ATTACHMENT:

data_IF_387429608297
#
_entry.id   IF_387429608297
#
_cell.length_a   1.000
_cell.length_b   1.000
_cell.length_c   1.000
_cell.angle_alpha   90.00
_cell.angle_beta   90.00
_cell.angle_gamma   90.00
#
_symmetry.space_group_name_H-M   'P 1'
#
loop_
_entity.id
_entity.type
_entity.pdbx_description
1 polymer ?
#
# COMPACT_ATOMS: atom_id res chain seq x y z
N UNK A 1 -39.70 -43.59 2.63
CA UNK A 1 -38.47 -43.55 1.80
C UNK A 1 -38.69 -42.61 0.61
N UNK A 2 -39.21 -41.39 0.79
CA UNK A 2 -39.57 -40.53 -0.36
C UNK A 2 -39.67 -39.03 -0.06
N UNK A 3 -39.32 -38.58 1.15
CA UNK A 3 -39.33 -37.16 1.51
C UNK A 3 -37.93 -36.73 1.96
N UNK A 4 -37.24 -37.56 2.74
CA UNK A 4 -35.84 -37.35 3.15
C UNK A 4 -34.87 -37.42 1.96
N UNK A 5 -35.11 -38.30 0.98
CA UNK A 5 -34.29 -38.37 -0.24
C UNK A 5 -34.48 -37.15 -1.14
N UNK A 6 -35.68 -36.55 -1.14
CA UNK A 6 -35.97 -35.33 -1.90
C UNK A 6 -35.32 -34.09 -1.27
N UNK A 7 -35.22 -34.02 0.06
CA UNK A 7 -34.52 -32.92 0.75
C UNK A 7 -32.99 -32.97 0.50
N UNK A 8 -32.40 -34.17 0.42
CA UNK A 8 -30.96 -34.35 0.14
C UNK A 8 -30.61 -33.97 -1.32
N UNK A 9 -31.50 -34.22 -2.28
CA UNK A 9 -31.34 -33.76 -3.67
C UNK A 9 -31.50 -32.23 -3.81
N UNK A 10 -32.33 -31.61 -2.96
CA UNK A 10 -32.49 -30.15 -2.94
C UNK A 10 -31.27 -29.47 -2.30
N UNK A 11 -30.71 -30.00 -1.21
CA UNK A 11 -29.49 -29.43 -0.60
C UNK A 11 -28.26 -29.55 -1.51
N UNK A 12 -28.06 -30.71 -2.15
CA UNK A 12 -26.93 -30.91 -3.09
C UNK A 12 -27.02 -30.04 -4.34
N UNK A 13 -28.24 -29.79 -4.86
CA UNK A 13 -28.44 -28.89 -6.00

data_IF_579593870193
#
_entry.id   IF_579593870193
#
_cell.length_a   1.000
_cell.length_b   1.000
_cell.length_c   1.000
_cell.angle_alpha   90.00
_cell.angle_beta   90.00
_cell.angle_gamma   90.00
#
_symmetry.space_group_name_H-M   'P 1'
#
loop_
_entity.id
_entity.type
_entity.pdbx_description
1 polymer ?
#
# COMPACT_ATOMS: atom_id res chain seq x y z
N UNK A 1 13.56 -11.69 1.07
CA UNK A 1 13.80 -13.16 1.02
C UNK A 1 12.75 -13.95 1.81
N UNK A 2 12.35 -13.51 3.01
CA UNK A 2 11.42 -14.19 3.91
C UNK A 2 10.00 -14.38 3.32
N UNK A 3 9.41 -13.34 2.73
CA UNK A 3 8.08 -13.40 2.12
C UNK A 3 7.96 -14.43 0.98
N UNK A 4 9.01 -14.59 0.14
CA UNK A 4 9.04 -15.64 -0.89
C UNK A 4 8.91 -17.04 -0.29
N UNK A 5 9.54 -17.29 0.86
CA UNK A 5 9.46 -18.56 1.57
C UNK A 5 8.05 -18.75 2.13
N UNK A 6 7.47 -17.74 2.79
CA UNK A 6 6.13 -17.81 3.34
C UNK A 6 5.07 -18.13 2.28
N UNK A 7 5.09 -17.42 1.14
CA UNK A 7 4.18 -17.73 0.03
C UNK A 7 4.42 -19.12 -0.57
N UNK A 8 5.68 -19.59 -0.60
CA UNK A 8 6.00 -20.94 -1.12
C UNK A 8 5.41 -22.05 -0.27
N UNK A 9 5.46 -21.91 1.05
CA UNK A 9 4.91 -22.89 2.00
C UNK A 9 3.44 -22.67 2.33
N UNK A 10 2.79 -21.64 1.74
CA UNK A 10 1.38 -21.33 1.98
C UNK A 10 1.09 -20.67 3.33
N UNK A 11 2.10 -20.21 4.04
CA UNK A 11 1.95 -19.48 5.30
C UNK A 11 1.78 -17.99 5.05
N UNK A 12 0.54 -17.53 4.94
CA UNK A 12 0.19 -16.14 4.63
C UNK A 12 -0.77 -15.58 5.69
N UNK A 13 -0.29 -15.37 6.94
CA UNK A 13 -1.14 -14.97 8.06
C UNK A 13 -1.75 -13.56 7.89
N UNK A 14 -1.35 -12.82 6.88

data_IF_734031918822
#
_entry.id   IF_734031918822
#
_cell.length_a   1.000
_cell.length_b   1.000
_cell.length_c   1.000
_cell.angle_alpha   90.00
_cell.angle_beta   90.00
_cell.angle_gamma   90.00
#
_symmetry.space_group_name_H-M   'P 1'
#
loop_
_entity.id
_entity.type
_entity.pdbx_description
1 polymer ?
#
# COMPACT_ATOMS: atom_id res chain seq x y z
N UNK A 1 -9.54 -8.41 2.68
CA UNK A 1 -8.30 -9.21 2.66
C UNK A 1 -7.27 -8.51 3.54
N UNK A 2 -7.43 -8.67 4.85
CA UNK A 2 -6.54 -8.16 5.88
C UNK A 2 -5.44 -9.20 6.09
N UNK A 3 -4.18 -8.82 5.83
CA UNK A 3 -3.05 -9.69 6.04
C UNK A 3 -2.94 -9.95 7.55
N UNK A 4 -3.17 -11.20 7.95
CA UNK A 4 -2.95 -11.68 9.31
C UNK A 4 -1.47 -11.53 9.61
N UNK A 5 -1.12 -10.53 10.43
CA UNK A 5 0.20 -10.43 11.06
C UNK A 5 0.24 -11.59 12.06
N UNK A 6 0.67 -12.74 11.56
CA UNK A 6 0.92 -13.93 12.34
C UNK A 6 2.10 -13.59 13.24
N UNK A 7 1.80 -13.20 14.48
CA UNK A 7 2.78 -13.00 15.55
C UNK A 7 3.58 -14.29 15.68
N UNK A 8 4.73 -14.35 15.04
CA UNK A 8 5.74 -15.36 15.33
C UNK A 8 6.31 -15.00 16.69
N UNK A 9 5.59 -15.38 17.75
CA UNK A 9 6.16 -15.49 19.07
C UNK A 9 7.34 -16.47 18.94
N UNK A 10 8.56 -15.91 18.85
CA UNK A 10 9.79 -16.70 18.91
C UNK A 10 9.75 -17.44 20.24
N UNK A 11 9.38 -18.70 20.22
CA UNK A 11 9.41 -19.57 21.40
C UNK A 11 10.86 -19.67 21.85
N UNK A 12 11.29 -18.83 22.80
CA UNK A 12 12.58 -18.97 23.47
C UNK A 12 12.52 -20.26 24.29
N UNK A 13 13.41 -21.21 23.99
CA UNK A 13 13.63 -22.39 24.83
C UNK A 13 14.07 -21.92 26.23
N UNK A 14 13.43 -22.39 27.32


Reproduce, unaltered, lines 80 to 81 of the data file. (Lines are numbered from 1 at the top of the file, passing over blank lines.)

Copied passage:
CA UNK A 1 13.80 -13.16 1.02
C UNK A 1 12.75 -13.95 1.81